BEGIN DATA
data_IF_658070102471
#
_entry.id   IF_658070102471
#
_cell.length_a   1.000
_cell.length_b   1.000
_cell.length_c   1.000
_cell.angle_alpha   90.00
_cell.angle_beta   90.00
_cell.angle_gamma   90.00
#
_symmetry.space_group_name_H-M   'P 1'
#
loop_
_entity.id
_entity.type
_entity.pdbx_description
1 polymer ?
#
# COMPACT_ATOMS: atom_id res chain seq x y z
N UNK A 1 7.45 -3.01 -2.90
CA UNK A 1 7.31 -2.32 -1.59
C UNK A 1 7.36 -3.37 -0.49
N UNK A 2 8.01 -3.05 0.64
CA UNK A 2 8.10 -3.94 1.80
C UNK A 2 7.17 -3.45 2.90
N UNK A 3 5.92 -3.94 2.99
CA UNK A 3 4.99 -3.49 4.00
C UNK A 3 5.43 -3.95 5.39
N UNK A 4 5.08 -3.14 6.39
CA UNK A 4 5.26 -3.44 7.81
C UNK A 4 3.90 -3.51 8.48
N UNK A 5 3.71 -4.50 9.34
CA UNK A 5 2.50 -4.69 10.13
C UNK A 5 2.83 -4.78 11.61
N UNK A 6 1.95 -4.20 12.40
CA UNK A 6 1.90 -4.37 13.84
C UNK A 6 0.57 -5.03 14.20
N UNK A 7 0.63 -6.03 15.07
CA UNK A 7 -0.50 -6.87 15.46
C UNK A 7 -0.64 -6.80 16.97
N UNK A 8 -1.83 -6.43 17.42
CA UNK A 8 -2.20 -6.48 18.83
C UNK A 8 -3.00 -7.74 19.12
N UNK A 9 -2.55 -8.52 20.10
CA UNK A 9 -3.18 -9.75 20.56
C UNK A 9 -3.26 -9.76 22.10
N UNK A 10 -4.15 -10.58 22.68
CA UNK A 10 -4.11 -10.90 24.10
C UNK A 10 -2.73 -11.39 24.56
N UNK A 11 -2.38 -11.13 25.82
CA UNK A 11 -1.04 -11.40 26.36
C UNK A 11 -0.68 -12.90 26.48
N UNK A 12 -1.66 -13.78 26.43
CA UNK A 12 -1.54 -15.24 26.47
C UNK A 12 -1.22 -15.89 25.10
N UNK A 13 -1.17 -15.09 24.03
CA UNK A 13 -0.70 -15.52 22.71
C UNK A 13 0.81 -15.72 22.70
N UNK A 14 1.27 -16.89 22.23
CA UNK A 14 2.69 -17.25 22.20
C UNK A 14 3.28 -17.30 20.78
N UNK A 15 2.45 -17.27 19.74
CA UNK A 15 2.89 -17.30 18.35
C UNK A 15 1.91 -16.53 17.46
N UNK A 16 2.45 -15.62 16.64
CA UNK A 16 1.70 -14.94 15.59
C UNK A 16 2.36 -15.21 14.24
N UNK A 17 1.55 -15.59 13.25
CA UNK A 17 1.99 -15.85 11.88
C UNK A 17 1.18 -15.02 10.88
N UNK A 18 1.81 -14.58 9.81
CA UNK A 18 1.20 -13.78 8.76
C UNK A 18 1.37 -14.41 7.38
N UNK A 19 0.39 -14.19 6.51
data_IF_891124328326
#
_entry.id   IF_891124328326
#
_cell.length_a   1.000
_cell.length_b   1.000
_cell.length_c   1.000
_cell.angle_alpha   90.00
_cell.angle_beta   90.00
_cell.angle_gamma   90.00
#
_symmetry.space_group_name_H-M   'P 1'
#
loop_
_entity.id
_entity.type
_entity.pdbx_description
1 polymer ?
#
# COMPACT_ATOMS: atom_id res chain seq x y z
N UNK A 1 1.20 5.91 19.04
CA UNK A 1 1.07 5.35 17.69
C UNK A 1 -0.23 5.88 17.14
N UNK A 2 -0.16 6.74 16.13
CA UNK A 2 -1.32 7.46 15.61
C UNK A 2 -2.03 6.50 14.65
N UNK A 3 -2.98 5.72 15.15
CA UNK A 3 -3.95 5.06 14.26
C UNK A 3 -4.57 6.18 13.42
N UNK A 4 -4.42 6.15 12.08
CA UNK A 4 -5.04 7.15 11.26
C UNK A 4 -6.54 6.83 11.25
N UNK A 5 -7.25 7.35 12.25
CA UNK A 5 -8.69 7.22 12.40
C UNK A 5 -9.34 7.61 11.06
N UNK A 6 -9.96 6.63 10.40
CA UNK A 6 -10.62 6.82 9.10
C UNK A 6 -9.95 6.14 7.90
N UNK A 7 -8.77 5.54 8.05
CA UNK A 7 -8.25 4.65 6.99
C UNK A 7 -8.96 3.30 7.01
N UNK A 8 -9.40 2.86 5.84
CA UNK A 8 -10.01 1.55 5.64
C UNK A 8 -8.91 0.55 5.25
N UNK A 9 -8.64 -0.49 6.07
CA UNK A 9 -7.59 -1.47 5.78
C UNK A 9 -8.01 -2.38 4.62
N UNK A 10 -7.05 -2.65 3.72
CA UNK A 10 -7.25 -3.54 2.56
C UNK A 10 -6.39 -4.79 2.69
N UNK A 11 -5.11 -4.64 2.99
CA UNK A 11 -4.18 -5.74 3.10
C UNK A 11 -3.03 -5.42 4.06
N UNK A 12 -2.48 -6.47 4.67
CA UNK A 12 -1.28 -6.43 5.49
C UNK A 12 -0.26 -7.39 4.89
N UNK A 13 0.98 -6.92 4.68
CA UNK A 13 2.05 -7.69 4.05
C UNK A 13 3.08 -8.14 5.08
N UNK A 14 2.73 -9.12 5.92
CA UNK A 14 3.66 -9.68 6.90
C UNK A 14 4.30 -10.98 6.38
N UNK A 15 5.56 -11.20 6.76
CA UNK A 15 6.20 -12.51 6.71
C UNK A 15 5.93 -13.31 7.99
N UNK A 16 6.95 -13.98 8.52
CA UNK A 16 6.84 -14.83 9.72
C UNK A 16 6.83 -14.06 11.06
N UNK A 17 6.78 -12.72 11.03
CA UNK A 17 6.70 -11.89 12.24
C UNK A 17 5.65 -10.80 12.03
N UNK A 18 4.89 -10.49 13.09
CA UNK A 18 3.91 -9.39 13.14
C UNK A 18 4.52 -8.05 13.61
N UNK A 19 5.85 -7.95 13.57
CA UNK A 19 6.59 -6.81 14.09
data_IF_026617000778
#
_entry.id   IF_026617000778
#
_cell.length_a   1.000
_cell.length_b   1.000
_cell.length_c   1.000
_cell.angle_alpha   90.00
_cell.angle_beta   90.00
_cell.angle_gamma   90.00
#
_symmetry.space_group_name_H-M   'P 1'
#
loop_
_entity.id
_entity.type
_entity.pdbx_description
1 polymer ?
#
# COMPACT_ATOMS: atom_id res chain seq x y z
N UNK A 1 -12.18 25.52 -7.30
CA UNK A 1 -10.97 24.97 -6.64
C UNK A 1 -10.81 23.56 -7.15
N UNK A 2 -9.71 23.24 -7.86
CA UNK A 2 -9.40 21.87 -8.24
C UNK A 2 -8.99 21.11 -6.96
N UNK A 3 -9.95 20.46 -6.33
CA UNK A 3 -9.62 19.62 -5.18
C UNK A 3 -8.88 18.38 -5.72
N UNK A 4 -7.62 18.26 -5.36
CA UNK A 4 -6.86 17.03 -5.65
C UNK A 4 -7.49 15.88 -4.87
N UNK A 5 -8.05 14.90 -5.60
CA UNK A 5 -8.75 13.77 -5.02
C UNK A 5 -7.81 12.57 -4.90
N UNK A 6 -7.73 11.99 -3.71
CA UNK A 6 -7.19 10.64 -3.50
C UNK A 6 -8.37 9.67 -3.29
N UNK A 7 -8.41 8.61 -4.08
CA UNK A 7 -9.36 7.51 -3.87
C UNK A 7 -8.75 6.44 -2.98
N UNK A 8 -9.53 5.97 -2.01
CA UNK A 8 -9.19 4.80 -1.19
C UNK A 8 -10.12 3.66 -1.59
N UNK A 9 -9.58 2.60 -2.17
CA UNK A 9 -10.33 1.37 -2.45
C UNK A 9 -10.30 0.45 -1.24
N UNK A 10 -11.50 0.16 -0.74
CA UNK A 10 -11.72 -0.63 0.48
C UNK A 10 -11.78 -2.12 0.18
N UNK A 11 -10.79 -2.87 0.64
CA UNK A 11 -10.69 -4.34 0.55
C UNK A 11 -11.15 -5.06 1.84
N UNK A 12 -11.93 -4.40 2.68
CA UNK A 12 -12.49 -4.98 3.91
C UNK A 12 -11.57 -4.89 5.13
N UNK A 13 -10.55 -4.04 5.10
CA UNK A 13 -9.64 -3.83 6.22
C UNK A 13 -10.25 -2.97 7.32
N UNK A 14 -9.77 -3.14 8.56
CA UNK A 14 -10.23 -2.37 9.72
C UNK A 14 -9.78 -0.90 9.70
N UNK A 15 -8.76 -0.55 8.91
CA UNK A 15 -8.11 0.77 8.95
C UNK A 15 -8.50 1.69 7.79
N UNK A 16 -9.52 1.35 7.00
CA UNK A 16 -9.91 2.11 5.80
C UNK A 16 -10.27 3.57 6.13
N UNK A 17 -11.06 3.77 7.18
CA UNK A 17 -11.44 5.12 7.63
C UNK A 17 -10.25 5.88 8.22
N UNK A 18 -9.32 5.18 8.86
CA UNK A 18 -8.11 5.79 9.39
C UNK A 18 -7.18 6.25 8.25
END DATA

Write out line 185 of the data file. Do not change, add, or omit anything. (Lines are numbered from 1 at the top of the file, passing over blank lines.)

CA UNK A 5 -8.75 13.77 -5.02